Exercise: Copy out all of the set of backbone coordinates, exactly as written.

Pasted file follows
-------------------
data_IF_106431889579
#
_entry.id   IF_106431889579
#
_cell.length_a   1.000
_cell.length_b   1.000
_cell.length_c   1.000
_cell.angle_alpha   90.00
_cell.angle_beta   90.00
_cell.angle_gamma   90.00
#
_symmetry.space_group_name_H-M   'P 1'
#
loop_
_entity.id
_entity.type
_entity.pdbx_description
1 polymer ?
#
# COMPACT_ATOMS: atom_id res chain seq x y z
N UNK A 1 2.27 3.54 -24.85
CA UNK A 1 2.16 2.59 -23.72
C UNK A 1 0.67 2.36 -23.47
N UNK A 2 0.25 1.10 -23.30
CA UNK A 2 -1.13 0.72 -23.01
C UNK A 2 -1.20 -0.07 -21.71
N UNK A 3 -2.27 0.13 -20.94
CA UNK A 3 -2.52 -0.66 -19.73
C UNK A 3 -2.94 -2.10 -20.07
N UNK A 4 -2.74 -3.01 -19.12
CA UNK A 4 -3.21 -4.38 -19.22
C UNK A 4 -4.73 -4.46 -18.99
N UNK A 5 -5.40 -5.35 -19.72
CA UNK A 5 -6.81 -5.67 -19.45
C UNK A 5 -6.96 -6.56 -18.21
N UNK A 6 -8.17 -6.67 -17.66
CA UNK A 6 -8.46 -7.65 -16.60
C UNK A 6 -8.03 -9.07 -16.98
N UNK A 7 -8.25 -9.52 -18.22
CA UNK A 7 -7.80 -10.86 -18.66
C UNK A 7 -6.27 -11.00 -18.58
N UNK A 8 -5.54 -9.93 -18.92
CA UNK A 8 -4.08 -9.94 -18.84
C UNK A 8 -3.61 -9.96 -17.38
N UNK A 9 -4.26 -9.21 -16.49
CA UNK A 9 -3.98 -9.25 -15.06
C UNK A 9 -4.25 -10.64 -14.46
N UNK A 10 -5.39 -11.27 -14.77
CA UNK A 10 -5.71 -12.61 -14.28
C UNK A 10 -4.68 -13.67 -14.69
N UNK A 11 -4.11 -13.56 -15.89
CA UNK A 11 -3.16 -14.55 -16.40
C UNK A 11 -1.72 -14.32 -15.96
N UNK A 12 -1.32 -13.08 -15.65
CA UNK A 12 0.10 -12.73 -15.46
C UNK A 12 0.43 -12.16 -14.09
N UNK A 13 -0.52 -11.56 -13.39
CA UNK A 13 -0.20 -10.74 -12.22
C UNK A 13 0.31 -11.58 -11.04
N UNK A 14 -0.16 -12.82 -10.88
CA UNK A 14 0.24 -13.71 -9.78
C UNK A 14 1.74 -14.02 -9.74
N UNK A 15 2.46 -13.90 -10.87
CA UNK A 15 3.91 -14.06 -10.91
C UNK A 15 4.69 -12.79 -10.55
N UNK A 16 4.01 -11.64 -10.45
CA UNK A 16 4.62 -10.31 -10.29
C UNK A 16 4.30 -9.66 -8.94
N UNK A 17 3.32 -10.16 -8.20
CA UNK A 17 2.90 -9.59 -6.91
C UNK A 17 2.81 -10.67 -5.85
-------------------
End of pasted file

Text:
data_IF_106431889579
#
_entry.id   IF_106431889579
#
_cell.length_a   1.000
_cell.length_b   1.000
_cell.length_c   1.000
_cell.angle_alpha   90.00
_cell.angle_beta   90.00
_cell.angle_gamma   90.00
#
_symmetry.space_group_name_H-M   'P 1'
#
loop_
_entity.id
_entity.type
_entity.pdbx_description
1 polymer ?
#
# COMPACT_ATOMS: atom_id res chain seq x y z
N UNK A 1 2.27 3.54 -24.85
CA UNK A 1 2.16 2.59 -23.72
C UNK A 1 0.67 2.36 -23.47
N UNK A 2 0.25 1.10 -23.30
CA UNK A 2 -1.13 0.72 -23.01
C UNK A 2 -1.20 -0.07 -21.71
N UNK A 3 -2.27 0.13 -20.94
CA UNK A 3 -2.52 -0.66 -19.73
C UNK A 3 -2.94 -2.10 -20.07
N UNK A 4 -2.74 -3.01 -19.12
CA UNK A 4 -3.21 -4.38 -19.22
C UNK A 4 -4.73 -4.46 -18.99
N UNK A 5 -5.40 -5.35 -19.72
CA UNK A 5 -6.81 -5.67 -19.45
C UNK A 5 -6.96 -6.56 -18.21
N UNK A 6 -8.17 -6.67 -17.66
CA UNK A 6 -8.46 -7.65 -16.60
C UNK A 6 -8.03 -9.07 -16.98
N UNK A 7 -8.25 -9.52 -18.22
CA UNK A 7 -7.80 -10.86 -18.66
C UNK A 7 -6.27 -11.00 -18.58
N UNK A 8 -5.54 -9.93 -18.92
CA UNK A 8 -4.08 -9.94 -18.84
C UNK A 8 -3.61 -9.96 -17.38
N UNK A 9 -4.26 -9.21 -16.49
CA UNK A 9 -3.98 -9.25 -15.06
C UNK A 9 -4.25 -10.64 -14.46
N UNK A 10 -5.39 -11.27 -14.77
CA UNK A 10 -5.71 -12.61 -14.28
C UNK A 10 -4.68 -13.67 -14.69
N UNK A 11 -4.11 -13.56 -15.89
CA UNK A 11 -3.16 -14.55 -16.40
C UNK A 11 -1.72 -14.32 -15.96
N UNK A 12 -1.32 -13.08 -15.65
CA UNK A 12 0.10 -12.73 -15.46
C UNK A 12 0.43 -12.16 -14.09
N UNK A 13 -0.52 -11.56 -13.39
CA UNK A 13 -0.20 -10.74 -12.22
C UNK A 13 0.31 -11.58 -11.04
N UNK A 14 -0.16 -12.82 -10.88
CA UNK A 14 0.24 -13.71 -9.78
C UNK A 14 1.74 -14.02 -9.74
N UNK A 15 2.46 -13.90 -10.87
CA UNK A 15 3.91 -14.06 -10.91
C UNK A 15 4.69 -12.79 -10.55
N UNK A 16 4.01 -11.64 -10.45
CA UNK A 16 4.62 -10.31 -10.29
C UNK A 16 4.30 -9.66 -8.94
N UNK A 17 3.32 -10.16 -8.20
CA UNK A 17 2.90 -9.59 -6.91
C UNK A 17 2.81 -10.67 -5.85